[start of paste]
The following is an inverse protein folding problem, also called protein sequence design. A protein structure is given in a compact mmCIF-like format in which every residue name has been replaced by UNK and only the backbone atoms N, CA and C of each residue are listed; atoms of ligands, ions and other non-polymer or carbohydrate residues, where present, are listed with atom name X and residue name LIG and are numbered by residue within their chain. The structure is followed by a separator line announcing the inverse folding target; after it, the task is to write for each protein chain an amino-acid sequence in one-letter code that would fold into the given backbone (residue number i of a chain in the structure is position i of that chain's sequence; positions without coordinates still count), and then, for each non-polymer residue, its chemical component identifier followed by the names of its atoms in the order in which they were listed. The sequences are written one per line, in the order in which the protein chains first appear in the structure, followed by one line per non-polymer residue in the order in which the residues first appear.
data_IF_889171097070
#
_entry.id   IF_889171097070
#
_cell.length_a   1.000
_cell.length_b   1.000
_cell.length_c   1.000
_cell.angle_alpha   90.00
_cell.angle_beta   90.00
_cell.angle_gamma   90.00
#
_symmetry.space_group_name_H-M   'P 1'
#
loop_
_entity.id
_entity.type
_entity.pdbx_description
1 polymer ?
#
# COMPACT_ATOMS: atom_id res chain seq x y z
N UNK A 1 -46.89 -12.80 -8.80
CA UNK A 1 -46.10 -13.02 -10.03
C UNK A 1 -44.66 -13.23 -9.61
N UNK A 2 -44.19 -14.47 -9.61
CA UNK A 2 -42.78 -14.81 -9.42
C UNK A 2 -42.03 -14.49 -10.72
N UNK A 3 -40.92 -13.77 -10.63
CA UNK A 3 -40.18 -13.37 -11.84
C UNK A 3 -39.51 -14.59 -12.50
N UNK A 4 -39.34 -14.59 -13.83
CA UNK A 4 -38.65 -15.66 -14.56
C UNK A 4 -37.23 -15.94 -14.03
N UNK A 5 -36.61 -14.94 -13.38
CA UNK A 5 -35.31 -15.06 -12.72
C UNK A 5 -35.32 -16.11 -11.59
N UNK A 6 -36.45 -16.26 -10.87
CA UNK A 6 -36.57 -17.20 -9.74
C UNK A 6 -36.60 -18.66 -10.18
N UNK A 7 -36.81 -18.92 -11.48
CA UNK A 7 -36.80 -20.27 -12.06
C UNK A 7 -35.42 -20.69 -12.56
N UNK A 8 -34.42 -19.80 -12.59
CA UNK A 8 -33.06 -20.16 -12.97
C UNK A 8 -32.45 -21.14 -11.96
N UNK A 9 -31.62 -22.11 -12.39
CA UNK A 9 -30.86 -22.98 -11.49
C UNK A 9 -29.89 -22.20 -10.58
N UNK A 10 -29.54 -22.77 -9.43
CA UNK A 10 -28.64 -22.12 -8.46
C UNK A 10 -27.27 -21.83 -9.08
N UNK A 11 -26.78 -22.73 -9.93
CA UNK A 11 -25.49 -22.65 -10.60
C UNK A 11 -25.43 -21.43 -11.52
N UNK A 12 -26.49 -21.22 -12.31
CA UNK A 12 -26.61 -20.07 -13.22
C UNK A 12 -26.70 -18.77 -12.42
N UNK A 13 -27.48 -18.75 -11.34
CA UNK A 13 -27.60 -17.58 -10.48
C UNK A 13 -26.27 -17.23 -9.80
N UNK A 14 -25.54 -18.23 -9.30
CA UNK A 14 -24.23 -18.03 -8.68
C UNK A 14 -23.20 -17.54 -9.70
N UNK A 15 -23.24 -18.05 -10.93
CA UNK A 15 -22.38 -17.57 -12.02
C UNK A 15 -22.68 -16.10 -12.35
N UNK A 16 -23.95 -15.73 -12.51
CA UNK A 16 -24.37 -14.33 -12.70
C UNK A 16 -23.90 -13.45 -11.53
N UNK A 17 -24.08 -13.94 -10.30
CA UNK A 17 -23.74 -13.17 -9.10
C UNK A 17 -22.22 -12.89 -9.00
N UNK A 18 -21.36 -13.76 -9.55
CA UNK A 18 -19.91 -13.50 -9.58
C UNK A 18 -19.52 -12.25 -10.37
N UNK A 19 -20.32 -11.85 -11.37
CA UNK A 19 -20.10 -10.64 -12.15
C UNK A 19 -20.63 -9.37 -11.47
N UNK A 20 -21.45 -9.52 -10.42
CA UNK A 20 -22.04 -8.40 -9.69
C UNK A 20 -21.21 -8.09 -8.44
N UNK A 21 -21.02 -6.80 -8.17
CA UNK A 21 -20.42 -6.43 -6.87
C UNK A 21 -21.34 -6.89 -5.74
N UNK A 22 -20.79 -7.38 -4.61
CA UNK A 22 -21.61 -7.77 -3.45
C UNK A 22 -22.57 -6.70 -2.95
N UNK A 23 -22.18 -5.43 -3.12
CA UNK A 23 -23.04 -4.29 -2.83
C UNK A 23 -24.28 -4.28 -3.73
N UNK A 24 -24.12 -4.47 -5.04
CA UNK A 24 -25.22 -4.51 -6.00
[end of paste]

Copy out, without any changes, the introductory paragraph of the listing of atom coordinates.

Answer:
The following is an inverse protein folding problem, also called protein sequence design. A protein structure is given in a compact mmCIF-like format in which every residue name has been replaced by UNK and only the backbone atoms N, CA and C of each residue are listed; atoms of ligands, ions and other non-polymer or carbohydrate residues, where present, are listed with atom name X and residue name LIG and are numbered by residue within their chain. The structure is followed by a separator line announcing the inverse folding target; after it, the task is to write for each protein chain an amino-acid sequence in one-letter code that would fold into the given backbone (residue number i of a chain in the structure is position i of that chain's sequence; positions without coordinates still count), and then, for each non-polymer residue, its chemical component identifier followed by the names of its atoms in the order in which they were listed. The sequences are written one per line, in the order in which the protein chains first appear in the structure, followed by one line per non-polymer residue in the order in which the residues first appear.